Human rights, COVID at issue 1 year before Beijing Olympics

(AP)—Building elaborate venues for Beijing’s 2022 Winter Olympics is the easy part for China, just as it was for the city’s Summer Olympics in 2008. The competition venues are ready, and non-competition sites will be completed this summer with the Games set to open one year from Thursday on Feb. 4, 2022.

But these Olympics are already scarred by accusations of rights abuses including genocide against more than 1 million Uighurs and other predominantly Muslim ethnic groups in the western Xinjiang region. And unlike 2008, a new generation of Olympic athletes is speaking out on social issues and discrimination and challenging IOC rules against using the Olympics as a stage.

Hanging over all of this is the COVID-19 pandemic that has already delays and still threatens the Tokyo Summer Olympics in six months.

China says its ability to control the virus through lockdowns, quarantines, contact tracing and mask wearing should alleviate any concerns. The Winter Olympics are also much smaller than the Summer Games with about 3,000 athletes instead of 11,000.

“We are full of confidence to hold an excellent and outstanding Winter Olympics,” Chinese Foreign Ministry spokesperson Wang Wenbin said this week.

While a full-blown boycott seems unlikely, athletes and the IOC’s 14 leading sponsors are a possible target. Household names such as Coca-Cola, Airbnb, Procter & Gamble, Samsung, Panasonic, Visa, Toyota and others together pay the IOC a total of $1 billion over a four-year Olympic cycle.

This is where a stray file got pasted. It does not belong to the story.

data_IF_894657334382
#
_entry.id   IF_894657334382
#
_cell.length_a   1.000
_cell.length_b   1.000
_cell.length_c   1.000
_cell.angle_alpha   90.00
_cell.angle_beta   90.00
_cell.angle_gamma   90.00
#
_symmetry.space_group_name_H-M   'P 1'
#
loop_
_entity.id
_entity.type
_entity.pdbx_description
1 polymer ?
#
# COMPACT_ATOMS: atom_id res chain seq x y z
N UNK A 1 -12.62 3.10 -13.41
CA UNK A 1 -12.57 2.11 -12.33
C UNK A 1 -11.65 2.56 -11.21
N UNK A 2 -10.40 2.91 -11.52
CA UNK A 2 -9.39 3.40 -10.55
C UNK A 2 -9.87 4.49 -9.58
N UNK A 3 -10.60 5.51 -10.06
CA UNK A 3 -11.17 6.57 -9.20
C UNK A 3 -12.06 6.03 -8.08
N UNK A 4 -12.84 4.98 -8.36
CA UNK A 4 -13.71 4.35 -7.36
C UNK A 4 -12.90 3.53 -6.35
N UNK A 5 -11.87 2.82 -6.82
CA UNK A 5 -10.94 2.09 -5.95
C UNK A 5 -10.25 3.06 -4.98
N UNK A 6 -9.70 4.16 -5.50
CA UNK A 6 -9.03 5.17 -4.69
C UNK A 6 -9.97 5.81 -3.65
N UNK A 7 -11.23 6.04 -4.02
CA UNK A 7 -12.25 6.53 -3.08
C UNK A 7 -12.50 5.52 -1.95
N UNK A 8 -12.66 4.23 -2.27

British Foreign Secretary Dominic Raab has said a boycott by his country is a possibility, and new U.S. Secretary of State Antony Blinken has said he believes genocide was being committed in China.

Chinese President Xi Jinping “will not be deterred by threats of a boycott,” Steve Tsang, director of the SOAS China Institute at the University of London, said in an email. “Instead, Xi’s government will make threats to ruin the economic future of any sportsperson who may be involved in a boycott and try to deter anyone from doing so.”

The World Uyghur Congress has labeled them the “Genocide Games” and asked the IOC to move the Olympics from China. A coalition of 180 rights groups sent an open letter on the eve of the one-year-to-go date calling for a diplomatic boycott. The coalition is composed of groups representing Tibetans, Uighurs, Inner Mongolians, Hong Kong residents and others.